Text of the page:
HARLEM — The church that thinks "Jesus would stone homos" is scheduled to be put up for public auction next month because its pastor hasn’t paid his debts.
A state judge ordered Atlah Worldwide Church to be sold at a public foreclosure auction after failing to pay creditors more than $1.02 million, court records show.
The Rev. James Manning said in a phone conversation with DNAinfo New York that the foreclosure was mostly over unpaid water and sewage bills and vowed to fight the order, claiming his church’s tax exempt status means he doesn’t have to pay.
“I assure you, it’s about a water bill and a tax that can’t be levied against this church,” Manning said. “I think it’s a land grab quite frankly.”
Manning said he found out about the public auction last week and was previously unaware that there was a legal case against his church, despite the fact that the case began in September 2009 and his lawyer filed an answer to the complaint a month later.
What Manning didn’t say is that there are nine federal tax liens against him totaling more than $355,000 from as far back as 2002. He also owes New York State more than $28,000 and other creditors more than $30,000, public records show.
According to city records, the Internal Revenue Service released a federal lien against Manning in 2006 and the Bank of New York Mellon was assigned that lien in 2010.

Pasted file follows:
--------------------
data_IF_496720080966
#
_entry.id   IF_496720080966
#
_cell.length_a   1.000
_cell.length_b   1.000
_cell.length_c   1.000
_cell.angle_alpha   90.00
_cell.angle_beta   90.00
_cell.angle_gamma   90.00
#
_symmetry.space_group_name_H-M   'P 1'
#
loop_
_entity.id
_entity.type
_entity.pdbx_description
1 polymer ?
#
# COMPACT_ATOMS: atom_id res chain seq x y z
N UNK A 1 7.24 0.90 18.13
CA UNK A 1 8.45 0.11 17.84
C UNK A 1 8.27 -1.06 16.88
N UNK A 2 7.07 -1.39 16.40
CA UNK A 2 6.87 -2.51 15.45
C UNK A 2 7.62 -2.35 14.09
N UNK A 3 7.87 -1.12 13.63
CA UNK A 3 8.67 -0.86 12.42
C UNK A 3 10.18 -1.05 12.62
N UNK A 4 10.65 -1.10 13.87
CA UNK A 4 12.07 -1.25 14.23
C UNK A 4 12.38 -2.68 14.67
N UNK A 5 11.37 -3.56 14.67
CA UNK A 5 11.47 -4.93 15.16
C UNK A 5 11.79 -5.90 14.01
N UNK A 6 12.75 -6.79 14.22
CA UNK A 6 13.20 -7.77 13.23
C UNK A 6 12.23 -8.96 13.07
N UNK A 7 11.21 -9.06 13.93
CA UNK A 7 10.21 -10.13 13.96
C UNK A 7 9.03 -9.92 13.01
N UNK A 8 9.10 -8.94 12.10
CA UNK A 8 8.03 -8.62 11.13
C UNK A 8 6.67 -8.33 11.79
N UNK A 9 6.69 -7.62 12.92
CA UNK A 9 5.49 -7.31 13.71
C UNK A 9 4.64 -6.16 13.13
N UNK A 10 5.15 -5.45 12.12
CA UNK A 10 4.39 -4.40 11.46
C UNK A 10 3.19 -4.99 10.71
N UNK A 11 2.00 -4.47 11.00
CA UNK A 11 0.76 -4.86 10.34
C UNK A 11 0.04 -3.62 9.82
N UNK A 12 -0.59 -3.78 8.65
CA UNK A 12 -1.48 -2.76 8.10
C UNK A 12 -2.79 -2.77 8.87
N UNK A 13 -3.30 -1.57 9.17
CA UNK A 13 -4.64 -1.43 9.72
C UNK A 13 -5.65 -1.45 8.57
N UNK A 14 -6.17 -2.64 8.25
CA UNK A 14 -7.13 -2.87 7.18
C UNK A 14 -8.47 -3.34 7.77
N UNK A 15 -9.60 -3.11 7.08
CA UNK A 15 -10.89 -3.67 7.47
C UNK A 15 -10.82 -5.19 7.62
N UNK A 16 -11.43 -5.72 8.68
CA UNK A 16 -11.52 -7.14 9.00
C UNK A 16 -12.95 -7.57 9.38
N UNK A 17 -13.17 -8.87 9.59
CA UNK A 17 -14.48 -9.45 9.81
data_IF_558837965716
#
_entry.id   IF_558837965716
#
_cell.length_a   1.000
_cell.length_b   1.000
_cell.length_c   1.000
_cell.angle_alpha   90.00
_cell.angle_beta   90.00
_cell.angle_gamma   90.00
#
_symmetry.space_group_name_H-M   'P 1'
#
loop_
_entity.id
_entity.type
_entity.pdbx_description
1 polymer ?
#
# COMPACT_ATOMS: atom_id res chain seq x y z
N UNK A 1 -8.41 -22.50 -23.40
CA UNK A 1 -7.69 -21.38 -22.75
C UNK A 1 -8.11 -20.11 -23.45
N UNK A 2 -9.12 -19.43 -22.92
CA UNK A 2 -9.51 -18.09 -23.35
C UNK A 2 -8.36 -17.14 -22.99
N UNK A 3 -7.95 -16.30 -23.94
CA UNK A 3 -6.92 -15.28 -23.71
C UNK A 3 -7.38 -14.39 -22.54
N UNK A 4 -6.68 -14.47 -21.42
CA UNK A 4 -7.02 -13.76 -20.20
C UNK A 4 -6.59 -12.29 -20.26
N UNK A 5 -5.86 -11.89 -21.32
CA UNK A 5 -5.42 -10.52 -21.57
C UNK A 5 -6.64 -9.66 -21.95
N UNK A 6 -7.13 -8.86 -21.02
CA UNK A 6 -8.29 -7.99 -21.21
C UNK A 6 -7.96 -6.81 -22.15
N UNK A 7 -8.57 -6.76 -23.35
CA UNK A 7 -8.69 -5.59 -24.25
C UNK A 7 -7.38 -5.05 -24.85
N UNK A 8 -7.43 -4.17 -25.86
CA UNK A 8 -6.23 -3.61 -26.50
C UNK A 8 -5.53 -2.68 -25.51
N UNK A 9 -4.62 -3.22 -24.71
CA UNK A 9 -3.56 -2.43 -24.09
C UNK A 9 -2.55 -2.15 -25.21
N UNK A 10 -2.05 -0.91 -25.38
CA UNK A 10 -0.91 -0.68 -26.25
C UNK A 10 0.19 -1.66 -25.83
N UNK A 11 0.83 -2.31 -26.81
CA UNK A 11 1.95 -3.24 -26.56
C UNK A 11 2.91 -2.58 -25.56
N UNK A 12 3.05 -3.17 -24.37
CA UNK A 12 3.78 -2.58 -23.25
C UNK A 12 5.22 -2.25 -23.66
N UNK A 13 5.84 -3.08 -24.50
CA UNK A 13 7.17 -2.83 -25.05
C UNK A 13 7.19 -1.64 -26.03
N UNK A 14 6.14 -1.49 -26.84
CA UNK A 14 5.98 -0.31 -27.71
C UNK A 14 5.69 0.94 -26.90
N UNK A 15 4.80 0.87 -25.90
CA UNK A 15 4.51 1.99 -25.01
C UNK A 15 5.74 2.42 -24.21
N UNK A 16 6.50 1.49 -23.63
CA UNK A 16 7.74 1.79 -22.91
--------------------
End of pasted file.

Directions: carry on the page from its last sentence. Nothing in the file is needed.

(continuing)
The church does receive $186,000 in tax exemption benefits from New York City, records show.
The city’s Department of Environmental Protection would not say if churches are exempt from water and sewage charges, but the agency's website lists $194,000 in outstanding water bills.
The church had until April 2015 to pay back $1.02 million to creditors, according to court documents.
On Dec. 17, Judge Joan Kenny ordered a foreclosure sale. The debt was calculated by court-appointed referee, Arthur Greig.
The public auction will be Feb. 24, according to a public notice posted with the New York Law Journal.
Over the years, Atlah has drawn negative attention for posting homophobic and politically charged messages on a sign at the corner of 123rd Street and Lenox Avenue.
The controversial messages, like "Jesus would stone homos" or "Harlem is a sodomite free zone" have drawn community protests. The church has also received violations from the Landmarks Preservation Commission for erecting the sign — and other alterations — without permission.
Manning has previously said the church did not have enough money to pay the violations.